Coping As A Family Caregiver: How to Tell When You Need Support

Being objective and recognizing when you need additional support can be tricky if you’re a family caregiver for a senior parent or loved one. With so much time spent focusing on your relative’s health and happiness, you may fail to notice that your mental and physical well-being is suffering. 

In the summer months, when many of us have a slightly busier social schedule, you might notice the impacts of your role as a family caregiver more acutely. Here are some of the most common physical, emotional, social, and practical effects of caregiving that might indicate you need support.


If your role in providing senior care for a loved one is becoming more demanding, you might experience some physical symptoms. Perhaps you’ve noticed you’re getting sick more frequently than usual – catching every cold and flu virus. Or you might feel particularly drained and exhausted, with little energy to give. 

Other possible symptoms include changes to your appetite (under or overeating) and difficulty relaxing or sleeping. You know your ‘normal’ best, and if you’re feeling less physically fit and healthy than usual, it’s worth considering whether your caregiving responsibilities may contribute to this.


Many family caregivers also find that caregiving affects their mental health, mainly if their loved one’s needs are overwhelming. For example, you might experience increased anxiety levels (perhaps worrying about your loved one’s health and safety when you’re not around). Feelings of depression, hopelessness, guilt, and even poor concentration can also indicate that you would benefit from some assistance. 

You may even feel irritable or resentful towards your loved one, gaining less satisfaction from caregiving than you once did. While this can be extremely difficult, it’s a common response to the stresses of being a family caregiver. Feeling stressed is not a sign of failure or anything to feel guilty about but simply an indication that a bit of support might be helpful.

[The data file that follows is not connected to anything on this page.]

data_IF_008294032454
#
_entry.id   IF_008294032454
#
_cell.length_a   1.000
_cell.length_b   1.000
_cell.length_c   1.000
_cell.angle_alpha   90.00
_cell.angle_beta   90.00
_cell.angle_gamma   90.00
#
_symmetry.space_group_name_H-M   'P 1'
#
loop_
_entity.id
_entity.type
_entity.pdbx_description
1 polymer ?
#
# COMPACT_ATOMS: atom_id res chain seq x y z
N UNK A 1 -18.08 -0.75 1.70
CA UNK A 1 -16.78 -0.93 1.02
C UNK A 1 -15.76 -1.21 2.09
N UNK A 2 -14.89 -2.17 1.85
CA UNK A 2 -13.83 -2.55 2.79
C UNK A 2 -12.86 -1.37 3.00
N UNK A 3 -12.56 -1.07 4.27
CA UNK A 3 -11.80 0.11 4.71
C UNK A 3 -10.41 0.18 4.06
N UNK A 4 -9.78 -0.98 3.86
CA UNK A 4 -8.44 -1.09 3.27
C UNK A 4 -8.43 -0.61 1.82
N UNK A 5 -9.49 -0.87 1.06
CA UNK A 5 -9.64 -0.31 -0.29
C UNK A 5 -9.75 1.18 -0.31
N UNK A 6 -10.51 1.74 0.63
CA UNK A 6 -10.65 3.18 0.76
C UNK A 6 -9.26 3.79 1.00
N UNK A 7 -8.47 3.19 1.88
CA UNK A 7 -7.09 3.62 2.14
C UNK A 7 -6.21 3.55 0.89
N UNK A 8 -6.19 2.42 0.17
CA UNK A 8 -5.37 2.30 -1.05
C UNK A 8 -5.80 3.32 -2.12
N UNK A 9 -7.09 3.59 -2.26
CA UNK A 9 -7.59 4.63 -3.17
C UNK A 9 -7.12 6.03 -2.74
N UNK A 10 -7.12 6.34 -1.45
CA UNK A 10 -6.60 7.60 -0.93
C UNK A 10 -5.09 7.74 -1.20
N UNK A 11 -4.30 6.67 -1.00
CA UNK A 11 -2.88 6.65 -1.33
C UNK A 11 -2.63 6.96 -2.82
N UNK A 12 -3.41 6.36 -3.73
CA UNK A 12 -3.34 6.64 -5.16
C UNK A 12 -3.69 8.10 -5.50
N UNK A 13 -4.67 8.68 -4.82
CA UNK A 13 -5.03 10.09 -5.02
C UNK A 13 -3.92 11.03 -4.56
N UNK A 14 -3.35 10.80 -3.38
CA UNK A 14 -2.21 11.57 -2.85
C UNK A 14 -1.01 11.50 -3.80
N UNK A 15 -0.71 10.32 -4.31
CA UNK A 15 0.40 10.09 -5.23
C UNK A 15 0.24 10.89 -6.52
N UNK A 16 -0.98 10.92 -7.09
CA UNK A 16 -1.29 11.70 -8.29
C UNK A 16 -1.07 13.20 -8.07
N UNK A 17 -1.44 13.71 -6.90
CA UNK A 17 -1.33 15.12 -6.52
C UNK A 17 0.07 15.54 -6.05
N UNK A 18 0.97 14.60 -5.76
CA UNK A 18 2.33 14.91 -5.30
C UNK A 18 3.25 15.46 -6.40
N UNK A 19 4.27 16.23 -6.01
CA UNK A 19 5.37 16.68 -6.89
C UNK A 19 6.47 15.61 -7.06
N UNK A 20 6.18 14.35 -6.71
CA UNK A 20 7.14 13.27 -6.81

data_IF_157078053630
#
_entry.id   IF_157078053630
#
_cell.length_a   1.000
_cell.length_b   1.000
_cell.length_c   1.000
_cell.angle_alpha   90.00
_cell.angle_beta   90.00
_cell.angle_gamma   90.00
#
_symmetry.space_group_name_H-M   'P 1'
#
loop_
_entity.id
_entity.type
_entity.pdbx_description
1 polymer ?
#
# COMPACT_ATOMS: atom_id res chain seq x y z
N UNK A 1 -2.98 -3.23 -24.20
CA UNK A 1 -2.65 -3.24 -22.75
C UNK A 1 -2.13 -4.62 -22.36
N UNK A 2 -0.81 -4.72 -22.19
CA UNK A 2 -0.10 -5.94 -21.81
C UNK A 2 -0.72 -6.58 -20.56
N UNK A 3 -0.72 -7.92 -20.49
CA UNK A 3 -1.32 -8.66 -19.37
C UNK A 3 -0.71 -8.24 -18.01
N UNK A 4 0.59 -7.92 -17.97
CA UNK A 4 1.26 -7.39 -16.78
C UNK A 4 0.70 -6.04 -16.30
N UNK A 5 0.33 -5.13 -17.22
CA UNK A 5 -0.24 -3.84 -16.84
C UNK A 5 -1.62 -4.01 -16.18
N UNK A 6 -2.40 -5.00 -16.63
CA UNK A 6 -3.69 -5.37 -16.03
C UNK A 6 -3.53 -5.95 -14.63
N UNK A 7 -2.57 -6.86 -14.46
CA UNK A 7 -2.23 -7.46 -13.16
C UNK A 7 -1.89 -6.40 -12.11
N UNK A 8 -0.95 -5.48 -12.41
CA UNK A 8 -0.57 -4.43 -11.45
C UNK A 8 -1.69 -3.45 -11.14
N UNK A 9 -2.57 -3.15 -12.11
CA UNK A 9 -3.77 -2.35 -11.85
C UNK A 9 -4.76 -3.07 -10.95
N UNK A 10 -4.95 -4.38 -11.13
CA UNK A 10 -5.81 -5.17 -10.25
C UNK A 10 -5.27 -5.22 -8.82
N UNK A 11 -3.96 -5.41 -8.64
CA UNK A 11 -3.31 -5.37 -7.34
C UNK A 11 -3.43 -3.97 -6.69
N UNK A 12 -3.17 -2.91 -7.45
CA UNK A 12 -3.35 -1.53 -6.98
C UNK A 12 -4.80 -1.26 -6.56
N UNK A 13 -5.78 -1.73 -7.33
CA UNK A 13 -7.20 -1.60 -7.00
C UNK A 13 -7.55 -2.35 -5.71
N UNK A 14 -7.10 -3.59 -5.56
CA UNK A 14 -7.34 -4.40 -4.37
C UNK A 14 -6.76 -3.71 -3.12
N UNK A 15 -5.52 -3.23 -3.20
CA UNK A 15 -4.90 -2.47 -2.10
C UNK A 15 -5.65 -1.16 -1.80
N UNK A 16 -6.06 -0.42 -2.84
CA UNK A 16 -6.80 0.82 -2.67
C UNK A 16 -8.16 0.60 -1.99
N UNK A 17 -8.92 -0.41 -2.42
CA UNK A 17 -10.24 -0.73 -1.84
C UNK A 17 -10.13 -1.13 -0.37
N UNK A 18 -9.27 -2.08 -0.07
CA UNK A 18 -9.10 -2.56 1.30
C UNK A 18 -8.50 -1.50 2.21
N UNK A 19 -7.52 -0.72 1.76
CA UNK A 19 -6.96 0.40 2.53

Practical challenges are often the root cause of other physical and emotional difficulties for family caregivers. If your loved one’s health is declining and they’re less able to care for themselves, you might spend more time with them than you can genuinely afford. 

For example, your loved one can no longer get dressed in the morning or shower independently, meaning you must visit them much more often. Or if their mobility is declining, you must check in on them multiple times daily to ensure they haven’t had a fall or accident. 

These changes to your routine may lead to other issues like irritability, feelings of helplessness, lack of social life, or poor sleep. If your loved one needs a level of practical support you can no longer provide safely, you may also put yourself at risk of injury.


It’s not uncommon for family caregivers to feel cut off and isolated from the friends and family members they usually spend time with. As your loved one’s care becomes more demanding, issues like exhaustion, lack of time, or anxiety may make socializing even more challenging.

Social isolation can harm physical and mental health, contributing to loneliness, depression, reduced cardiovascular functioning, and poor immunity. Therefore, access to a great support system is vital for family caregivers, and enlisting additional help with caregiving can help facilitate this.

How Can A Residential Assisted Living Community Help?

If one or more areas of your life are adversely affected by being a family caregiver, it is worth looking into options for extra support. This support may be from friends and family members or a residential senior care or assisted living community. 

Moving to assisted living combines the benefits of independent living and 24/7 care with residents living in either their apartment or a senior residential care home. In this format, seniors may have a private or shared bedroom and bathroom, plus access to communal living and dining spaces. 

Moving to Silverleaf Eldercare

Silverleaf Eldercare residents live in a family-oriented, small home setting, making the transition to senior living as smooth as possible. Within our bright, modern, and comfortable homes, residents can access 24/7 person-centered care while enjoying engaging activities like yoga, karaoke, bowling, and delicious chef-prepared meals.

With a senior loved one’s needs met, family caregivers can step back from the pressures of being responsible for their loved one’s care. When your parent or relative moves to Silverleaf Eldercare assisted living, you can regain that all-important balance, addressing other commitments and enjoying more free time.

In addition, all the time you spend with your senior loved one will be time to enjoy as a son, daughter, or close relative rather than as a family caregiver. Our small senior living community is incredibly close-knit, allowing you to forge great friendships with our caring staff and other family caregivers. With these new opportunities, you can build a supportive social circle that truly understands what it means to be a family caregiver.

To find out more about how our unique senior residential care community can meet your and your loved one’s needs, get in touch today to schedule a visit.